Ask an American to name the world’s greatest maritime explorers and you will likely hear the names of Christopher Columbus, Vasco da Gama, Leif Erickson, Ferdinand Magellan, or Francis Drake. But few would name the sailor who led a fleet of the largest ships the world had ever seen, almost a full century before Christopher Columbus. His name was Zheng He, and for 18 years, he commanded Chinese “treasure ships” across the Indian Ocean to India, the Malay Peninsula, the Persian Gulf, and the east coast of Africa. When he died, the fleet died with him, but his accomplishments live on.
His story starts in 1371 with the birth of Ma He in what was then the Mongol Empire. When he was about 10 years old, the Chinese rebel army captured Yunnan, the province where Ma He lived; he was taken prisoner. As was customary, he was castrated and enslaved. He became a eunuch in the service of Zhu Di, the fourth son of the Chinese Ming emperor. Surprisingly, the two became close colleagues, as Ma accompanied the prince on his military campaigns.
Ma He was said to be 7 feet tall with a waist that measured 60 inches around — a formidable presence indeed. When the emperor died, Zhu Di battled his way to the throne, declaring himself the Yongle emperor in 1402. He gave Ma a new surname, Zheng, which was the name of Zhu Di’s favorite horse.
Yongle was active and ambitious. He moved the Chinese capital from Nanjing to Beijing. He conquered, then lost, what is now Vietnam. Unusually, Yongle gave several government jobs to eunuchs; Zheng He, a member of China’s Muslim minority population, became what we might call the chief of staff.
Yongle seemed determined to exact tribute from neighboring countries. He ordered the construction of a great navy under the supervision of Zheng He. These were the largest ships the world had ever known. Zheng He’s flagship was more than 400 feet from bow to stern and 210 feet wide. There were four decks and nine masts rigged with square sails. In contrast, Columbus’s three-masted Santa Maria was just 117 feet long. Columbus’s other ships, Nina and Pinta were even smaller. In 1962 a massive rudder of appropriate date was found, confirming the enormous size of the Chinese ships.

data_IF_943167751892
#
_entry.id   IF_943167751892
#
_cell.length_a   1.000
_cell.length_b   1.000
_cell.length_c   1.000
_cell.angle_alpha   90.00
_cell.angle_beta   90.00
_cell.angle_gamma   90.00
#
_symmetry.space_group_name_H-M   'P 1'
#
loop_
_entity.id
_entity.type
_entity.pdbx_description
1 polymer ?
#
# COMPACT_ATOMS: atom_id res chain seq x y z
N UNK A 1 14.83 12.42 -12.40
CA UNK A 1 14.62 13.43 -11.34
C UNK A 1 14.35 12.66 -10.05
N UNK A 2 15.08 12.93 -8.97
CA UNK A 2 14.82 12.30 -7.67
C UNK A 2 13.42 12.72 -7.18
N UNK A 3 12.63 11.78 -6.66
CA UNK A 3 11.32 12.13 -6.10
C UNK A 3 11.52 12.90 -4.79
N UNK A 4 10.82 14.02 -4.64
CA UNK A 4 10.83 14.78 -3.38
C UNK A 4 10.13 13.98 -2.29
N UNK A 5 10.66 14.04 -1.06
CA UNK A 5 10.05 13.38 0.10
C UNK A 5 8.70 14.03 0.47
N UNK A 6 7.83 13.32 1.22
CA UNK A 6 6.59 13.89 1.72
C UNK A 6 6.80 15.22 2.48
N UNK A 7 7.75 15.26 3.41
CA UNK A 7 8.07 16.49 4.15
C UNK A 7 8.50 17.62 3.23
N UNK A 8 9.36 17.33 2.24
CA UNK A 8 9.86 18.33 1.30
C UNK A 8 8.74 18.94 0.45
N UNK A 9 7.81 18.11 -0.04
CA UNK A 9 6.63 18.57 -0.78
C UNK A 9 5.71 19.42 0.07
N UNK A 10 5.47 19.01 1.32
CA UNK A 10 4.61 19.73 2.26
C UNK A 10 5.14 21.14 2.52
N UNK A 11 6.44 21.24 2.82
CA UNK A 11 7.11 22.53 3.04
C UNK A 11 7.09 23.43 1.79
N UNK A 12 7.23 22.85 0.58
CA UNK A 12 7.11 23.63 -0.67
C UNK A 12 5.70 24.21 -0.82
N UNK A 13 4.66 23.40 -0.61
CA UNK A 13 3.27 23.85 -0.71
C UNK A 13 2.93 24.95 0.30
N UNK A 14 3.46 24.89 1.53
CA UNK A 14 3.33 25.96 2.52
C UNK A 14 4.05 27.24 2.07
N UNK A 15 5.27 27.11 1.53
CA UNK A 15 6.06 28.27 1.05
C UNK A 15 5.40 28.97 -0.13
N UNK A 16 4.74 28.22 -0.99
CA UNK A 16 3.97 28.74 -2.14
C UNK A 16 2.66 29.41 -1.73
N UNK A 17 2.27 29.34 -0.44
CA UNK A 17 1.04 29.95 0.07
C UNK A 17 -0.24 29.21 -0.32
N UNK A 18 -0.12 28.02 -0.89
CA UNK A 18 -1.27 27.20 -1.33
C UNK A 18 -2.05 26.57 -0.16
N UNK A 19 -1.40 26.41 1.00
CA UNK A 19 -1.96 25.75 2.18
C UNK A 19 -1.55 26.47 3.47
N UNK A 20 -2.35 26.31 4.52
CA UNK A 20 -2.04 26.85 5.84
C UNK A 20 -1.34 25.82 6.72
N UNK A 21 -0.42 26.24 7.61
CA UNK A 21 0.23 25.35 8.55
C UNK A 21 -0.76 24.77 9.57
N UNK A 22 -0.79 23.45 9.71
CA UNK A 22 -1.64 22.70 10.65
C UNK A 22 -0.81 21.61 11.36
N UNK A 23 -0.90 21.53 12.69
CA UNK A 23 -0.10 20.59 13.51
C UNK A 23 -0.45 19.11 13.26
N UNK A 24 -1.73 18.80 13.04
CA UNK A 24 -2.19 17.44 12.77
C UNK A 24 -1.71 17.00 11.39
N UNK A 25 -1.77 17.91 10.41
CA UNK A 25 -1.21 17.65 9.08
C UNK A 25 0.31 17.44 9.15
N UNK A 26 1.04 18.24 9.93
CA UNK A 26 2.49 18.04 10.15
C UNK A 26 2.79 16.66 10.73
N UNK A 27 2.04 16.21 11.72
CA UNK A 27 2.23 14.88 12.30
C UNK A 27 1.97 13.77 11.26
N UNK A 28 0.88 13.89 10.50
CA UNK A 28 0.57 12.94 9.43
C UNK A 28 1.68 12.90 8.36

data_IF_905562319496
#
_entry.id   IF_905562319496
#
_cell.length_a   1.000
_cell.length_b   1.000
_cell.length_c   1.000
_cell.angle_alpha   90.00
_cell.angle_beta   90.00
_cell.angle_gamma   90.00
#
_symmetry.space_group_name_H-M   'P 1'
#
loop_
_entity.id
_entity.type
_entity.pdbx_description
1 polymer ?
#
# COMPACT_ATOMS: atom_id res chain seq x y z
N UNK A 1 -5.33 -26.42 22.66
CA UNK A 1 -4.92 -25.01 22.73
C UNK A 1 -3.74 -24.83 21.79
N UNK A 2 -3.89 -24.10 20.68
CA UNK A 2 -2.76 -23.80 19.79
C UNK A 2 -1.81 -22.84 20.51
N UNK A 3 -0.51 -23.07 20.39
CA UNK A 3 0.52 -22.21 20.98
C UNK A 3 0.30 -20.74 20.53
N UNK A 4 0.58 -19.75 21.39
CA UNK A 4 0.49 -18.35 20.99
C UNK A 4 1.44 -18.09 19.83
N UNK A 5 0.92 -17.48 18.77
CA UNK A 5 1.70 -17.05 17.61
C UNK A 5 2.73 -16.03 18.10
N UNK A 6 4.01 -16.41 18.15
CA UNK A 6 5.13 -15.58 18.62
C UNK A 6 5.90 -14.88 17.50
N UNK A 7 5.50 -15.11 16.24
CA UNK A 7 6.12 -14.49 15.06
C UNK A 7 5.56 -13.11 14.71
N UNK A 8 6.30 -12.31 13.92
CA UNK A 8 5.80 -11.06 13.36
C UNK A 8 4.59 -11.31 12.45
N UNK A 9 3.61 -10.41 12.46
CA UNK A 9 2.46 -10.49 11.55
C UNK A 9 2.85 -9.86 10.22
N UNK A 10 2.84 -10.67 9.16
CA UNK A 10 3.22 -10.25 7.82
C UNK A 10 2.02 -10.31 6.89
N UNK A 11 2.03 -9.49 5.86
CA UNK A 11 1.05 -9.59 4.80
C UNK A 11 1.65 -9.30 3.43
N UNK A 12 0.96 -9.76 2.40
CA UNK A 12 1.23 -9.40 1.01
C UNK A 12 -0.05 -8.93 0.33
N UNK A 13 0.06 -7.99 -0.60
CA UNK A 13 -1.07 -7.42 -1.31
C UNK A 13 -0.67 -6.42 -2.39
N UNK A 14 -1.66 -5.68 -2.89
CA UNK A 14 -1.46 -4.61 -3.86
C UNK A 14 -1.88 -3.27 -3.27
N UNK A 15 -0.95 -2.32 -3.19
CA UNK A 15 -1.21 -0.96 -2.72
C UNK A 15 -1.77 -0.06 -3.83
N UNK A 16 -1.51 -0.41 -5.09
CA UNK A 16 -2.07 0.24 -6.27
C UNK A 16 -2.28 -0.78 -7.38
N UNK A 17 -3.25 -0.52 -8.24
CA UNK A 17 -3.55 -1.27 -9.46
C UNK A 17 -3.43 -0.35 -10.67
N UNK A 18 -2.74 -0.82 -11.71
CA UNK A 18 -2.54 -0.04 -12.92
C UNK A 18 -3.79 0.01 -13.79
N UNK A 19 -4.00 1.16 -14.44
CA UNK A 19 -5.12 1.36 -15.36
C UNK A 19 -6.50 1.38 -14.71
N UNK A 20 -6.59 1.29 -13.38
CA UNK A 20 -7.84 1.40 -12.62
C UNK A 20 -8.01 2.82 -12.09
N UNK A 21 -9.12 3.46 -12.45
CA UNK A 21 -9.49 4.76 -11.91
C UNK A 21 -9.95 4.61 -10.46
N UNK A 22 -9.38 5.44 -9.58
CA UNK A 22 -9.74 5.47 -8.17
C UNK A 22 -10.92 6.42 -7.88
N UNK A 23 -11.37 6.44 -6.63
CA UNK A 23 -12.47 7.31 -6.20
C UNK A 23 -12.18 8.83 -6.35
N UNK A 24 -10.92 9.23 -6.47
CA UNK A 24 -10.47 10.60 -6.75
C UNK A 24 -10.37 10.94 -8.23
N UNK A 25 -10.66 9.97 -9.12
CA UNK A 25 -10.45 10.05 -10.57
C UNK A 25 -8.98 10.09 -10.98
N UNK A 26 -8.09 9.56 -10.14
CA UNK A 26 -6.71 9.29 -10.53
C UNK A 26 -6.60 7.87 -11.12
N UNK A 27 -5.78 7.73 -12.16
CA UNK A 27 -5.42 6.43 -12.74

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In 1405, Zheng He led a convoy of 62 such ships followed by about 200 smaller ships all protected by 28,000 armed men, across the Indian Ocean to Calicut, now Kozhikode, Kerala, India. Although some trading surely took place, this was not a mercantile expedition. China had already been trading with Calicut for centuries. Nor was it a voyage of pure exploration: the Chinese already knew all the ports and countries of the Indian Ocean.
Rather, Zheng He and his fleet were there to demonstrate that Chinese power had not been diminished by the battles of succession, and to confirm the tributary status of Calicut. Although Zheng He’s large crafts were called treasure ships, the treasure they carried came from China and was there to impress the rulers of the ports they visited with the wealth and therefore power of China. Zheng He merely collected exotic gifts and toys for his emperor. The appropriate response for the foreign ruler was awe and the offering of tribute. On his way home Zheng He conquered a fleet of pirates, killing 5,000 of them. He would later boast that he had made the sea free for trade.
The contrast with European exploration is again remarkable. Ninety years later, Vasco da Gama, sent by the King of Portugal, also arrived at Calicut, but he came for conquest and trade. And he came with just three ships each about 89 feet long. Vasco da Gama could not have been more unlike the powerful and successful diplomat Zheng He. Da Gama must have seemed an errant ruffian. He managed to quarrel with the ruler of Calicut and left without any permanent trade arrangements.